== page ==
Maybe Information Really Doesn't Want to Be Free
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Could the era of ubiquitous free content be ending?
Ask New Yorker media columnist Ken Auletta and he'll tell you it just might be. And not just because traditional media companies find themselves desperate for a new source of revenue in the digital age, but because the company that has arguably done more than any other to promote the ethos of free content has come around on the issue.
That would be Google (NASDAQ: GOOG), and Auletta ought to know better than most. The author of the recent book "Googled," Auletta was granted unprecedented access to the company, sitting in on closed-door meetings and conducting more than 150 interviews with employees and meeting dozens of times with the founders and top executives.
In a keynote address delivered today at an industry conference hosted by the Software and Information Industry Association in New York, Auletta argued that a strictly ad-supported business model for the media business is beginning to lose credibility.
"Advertising is a very slender reed to lean on," Auletta said.
At Google, which by Auletta's account now considers itself a media company, if not in the traditional sense, it was the recession that convinced CEO Eric Schmidt that advertising by itself was not enough to sustain the business.
Schmidt on several occasions last year expressed the opinion that content publishers such as newspapers would have to begin charging for content, even though that would entail a radical revision of consumer expectations for a system that has no guarantee of success.
Google's YouTube video property has long been a money loser forcing the search giant to take steps towards a paid-content model. Most recently YouTube announced an expansion of its movie-rental lineup via a partnership with the Sundance Film Festival.
Google versus Netflix?
"I think you're going to see YouTube become a platform not just for user-generated content but for paid content," Auletta said. "They're going to compete with Netflix."
Of course, advertising still accounts for more than 95 percent of Google's revenue, and that proportion isn't likely to change anytime soon. Auletta has little sympathy for the traditional media companies that continue to blame Google for their own trouble adapting, and his admiration for what the company has accomplished in broadening access to information over its brief history is evident.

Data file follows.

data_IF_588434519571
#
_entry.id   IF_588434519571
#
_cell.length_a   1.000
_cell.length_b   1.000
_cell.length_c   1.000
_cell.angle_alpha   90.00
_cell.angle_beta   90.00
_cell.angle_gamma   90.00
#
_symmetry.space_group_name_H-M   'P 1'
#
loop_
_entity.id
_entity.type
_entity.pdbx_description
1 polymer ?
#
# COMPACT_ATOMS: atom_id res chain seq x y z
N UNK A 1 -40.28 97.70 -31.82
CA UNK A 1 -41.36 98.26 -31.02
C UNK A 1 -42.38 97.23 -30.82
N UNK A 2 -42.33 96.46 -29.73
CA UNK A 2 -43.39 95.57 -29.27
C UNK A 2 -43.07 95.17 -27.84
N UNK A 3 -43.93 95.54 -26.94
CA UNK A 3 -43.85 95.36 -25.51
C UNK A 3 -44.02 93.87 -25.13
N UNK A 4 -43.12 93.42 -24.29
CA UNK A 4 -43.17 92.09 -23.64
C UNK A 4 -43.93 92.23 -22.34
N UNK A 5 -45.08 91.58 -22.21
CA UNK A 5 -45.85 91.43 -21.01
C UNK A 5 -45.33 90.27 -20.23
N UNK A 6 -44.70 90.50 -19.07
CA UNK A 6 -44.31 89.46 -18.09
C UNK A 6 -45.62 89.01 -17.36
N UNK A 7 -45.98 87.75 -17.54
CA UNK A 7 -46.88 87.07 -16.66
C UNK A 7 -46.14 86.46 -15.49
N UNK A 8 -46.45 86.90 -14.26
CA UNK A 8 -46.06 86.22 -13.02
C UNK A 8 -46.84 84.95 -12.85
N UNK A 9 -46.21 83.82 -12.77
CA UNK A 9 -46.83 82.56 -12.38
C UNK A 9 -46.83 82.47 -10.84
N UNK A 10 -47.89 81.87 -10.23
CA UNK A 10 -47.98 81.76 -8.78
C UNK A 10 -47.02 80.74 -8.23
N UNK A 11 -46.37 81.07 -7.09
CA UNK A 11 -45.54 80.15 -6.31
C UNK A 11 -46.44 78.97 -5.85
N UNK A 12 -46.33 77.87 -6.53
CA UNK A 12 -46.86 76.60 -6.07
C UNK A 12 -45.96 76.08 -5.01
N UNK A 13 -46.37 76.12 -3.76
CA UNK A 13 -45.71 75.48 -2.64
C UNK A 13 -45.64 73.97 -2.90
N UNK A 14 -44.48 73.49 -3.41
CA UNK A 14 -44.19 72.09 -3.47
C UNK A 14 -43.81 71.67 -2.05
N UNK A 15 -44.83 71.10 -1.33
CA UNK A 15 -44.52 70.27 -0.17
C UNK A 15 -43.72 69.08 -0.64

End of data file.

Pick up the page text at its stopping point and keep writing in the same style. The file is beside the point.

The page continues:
"In the short run, and I emphasize the short run, there is no question that what they are doing is good for the consumers," he said.
Quick to add a caveat, Auletta warned that the inevitable result of the free-information ethos is that quality content that is expensive to produce becomes a "commodity," one which consumers are loathe to pay for.
"In the long run, we suffer," he said, echoing the concerns many in the news and publishing business have expressed.
"The same is true with quality of programming. It costs a tremendous amount of money to produce a one-hour program on network television," he added.
For the publishing industry, an emerging breed of devices has offered a glint of hope. Amazon's (NASDAQ: AMZN) Kindle, particularly the large-screen DX, offers newspaper, magazine and book publishers an opportunity to monetize their content in a digital format, even if at a significantly lower margin than the printed product.
The long-anticipated Apple (NASDAQ: AAPL) tablet, expected to debut tomorrow, carries a similar promise. In media circles, the Apple tablet has been heralded by many as a ray of hope for an ailing newspaper industry, marrying the slick software and design for which Apple is famous with its iTunes payment platform.
Of course, as with Amazon's Kindle, Apple can be expected to drive a hard bargain, offering publishers a revenue split on its own terms, effectively commandeering the business model, just as it did with the music industry.
But if the tablet is the great hope of the day, it is only one of many, and by no means the last word, by Auletta's reckoning. Media companies of all flavors are struggling to develop pay models, be it subscriptions, micropayments, or some hybrid, all in the hopes of opening a new channel of revenue to recoup the shortfall created by narrow-margin online advertising.
"They're going to try many different things," Auletta said. "They're basically saying we need to try to avoid becoming what we are becoming, which is a commodity."